Dismiss Notice
Join Physics Forums Today!
The friendliest, high quality science and math community on the planet! Everyone who loves science is here!

Elements on Earth

  1. Jul 19, 2010 #1
    Why we have (although very little) on Earth heavy elemnents such
    as uranium, lead, ... if they weren't created in Big Bang or stellar nucleosynthesis
    (these proceses don't produce elements heavier than iron and nickel).
    Any guesses?
     
  2. jcsd
  3. Jul 19, 2010 #2

    phyzguy

    User Avatar
    Science Advisor

    No need to guess - these processes are well understood. Elements heavier than iron are produced primarily in supernova explosions, where there is a flood of neutrons which builds up the heavier elements. Look up the "S-process" and the "R-process" in stellar nucleosynthesis.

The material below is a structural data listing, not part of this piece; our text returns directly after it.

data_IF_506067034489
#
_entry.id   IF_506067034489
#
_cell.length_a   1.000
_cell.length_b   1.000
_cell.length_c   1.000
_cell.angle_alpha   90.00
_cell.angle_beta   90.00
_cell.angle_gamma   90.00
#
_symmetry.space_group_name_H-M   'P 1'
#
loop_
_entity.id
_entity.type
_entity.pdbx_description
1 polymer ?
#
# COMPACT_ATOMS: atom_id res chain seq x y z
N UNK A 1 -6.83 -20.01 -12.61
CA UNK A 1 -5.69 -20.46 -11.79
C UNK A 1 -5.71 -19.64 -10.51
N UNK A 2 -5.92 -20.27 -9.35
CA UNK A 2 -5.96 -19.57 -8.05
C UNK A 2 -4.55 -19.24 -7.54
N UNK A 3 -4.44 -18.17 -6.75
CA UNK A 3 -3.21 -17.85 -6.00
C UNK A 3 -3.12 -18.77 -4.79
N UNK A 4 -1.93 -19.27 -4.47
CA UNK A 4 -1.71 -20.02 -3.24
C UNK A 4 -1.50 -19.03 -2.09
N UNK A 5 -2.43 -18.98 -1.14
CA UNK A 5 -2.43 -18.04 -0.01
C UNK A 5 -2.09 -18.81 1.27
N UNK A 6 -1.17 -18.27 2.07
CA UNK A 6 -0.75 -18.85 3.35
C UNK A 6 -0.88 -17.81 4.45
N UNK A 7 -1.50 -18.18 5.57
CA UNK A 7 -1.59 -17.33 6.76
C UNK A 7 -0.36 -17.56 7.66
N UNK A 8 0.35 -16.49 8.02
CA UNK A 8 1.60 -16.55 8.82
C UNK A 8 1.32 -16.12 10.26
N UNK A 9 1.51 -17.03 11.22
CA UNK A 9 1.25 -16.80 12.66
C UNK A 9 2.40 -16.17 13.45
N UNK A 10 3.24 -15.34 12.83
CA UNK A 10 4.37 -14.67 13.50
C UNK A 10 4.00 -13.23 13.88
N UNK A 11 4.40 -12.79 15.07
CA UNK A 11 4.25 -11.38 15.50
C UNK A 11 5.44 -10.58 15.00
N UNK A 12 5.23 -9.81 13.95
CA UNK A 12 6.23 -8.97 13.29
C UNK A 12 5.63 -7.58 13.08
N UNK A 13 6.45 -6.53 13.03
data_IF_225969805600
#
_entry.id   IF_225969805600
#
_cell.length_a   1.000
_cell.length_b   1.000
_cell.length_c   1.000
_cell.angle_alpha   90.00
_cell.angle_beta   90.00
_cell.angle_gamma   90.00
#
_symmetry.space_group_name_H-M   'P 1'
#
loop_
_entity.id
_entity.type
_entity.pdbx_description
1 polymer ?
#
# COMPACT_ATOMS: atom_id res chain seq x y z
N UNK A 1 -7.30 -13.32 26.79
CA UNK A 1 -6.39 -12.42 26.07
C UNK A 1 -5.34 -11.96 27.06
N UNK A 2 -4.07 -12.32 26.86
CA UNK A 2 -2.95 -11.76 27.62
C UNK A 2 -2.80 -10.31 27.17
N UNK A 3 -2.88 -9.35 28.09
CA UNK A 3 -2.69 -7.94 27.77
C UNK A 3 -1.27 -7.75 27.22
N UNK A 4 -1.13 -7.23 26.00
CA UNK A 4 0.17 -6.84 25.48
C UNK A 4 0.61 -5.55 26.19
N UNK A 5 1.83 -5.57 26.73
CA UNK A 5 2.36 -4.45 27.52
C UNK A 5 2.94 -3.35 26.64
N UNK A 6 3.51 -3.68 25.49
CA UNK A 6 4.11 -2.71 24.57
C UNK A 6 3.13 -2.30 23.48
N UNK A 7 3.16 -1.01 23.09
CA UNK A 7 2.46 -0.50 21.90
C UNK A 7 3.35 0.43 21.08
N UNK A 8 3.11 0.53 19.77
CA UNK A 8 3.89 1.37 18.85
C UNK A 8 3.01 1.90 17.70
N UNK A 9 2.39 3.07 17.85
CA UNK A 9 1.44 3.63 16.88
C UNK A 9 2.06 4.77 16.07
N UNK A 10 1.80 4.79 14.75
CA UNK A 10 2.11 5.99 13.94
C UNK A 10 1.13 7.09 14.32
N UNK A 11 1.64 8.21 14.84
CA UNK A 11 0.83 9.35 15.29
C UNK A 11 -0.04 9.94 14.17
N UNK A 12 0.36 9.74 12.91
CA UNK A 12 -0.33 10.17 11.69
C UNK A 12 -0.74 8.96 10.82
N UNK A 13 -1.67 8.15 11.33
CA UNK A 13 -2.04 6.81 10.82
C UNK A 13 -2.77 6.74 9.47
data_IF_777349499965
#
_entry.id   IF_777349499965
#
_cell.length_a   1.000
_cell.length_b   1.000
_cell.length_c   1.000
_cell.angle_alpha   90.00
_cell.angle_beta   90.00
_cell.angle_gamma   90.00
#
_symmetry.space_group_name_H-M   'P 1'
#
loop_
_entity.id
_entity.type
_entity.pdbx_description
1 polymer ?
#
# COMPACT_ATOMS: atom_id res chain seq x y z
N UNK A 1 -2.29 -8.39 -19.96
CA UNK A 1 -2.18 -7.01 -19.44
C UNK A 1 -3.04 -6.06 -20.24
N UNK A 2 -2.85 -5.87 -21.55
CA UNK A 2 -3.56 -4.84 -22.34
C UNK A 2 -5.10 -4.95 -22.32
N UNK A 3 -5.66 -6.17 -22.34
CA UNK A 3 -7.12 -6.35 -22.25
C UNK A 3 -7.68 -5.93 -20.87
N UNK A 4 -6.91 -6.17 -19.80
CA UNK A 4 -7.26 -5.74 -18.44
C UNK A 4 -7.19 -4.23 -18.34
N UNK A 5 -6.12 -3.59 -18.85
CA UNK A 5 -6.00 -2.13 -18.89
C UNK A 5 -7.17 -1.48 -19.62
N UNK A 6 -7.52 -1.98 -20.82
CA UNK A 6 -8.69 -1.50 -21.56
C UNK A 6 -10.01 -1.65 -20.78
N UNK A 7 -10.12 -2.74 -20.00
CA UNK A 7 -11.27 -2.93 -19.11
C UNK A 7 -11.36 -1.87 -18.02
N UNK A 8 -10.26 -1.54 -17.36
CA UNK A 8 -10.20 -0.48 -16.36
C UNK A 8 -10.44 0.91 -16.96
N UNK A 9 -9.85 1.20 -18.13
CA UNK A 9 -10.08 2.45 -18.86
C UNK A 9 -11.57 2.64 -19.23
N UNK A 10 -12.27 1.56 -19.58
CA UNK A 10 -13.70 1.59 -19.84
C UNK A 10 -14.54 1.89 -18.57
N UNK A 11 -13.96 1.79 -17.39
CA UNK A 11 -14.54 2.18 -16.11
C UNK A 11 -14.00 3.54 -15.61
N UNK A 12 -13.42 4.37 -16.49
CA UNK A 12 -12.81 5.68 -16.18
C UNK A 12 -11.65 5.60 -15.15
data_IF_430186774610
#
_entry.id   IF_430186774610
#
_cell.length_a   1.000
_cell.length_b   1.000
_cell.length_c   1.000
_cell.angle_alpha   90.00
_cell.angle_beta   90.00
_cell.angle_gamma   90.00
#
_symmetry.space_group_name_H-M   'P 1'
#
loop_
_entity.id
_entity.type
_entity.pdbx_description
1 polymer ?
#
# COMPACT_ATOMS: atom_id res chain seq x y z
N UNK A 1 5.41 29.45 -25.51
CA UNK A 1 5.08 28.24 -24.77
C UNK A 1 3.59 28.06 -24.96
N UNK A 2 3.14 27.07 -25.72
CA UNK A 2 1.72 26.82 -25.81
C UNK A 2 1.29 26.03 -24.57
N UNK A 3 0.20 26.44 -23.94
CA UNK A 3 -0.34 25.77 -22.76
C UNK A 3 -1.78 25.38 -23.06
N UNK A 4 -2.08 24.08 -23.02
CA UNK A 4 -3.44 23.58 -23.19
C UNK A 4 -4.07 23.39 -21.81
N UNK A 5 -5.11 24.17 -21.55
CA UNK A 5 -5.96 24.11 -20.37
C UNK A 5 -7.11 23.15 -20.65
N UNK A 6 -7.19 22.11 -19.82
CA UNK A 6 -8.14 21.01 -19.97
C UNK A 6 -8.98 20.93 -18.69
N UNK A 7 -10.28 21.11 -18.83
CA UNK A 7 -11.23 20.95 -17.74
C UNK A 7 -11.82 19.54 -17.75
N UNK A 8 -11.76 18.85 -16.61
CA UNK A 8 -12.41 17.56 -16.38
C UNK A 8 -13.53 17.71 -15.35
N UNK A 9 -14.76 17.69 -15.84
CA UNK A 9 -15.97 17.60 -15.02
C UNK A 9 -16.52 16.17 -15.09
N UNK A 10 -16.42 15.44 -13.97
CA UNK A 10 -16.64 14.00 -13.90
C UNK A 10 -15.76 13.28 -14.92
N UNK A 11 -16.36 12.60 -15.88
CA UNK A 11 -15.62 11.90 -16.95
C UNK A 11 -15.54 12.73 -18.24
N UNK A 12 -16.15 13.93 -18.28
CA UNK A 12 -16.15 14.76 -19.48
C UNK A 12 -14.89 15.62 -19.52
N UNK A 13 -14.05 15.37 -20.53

4. Jul 19, 2010 #3
    But is there any supernove near Earth?
     
  5. Jul 19, 2010 #4

    phyzguy

    User Avatar
    Science Advisor

    Supernovae create massive shock waves which blow material out into the host galaxy. A galaxy like the Milky Way has on the order of about 1 supernova per century. Since the Milky Way was in existence for billions of years before the sun formed, there were millions of prior supernovae within the Milky Way, all churning up the interstellar material. So, when the solar system formed, there was an ample supply of heavy elements from supernovae with which to build the planets. As the song goes, "...we are stardust..."
     
  6. Jul 19, 2010 #5
    Yes, it's now clear.
    Thanks.
     
  7. Jul 20, 2010 #6

    Chronos

    User Avatar
    Science Advisor
    Gold Member

    Numerous supernova contributed matter to the proto cloud from which the solar system formed. Mostly from 6-9 billion years ago.
     
Share this great discussion with others via Reddit, Google+, Twitter, or Facebook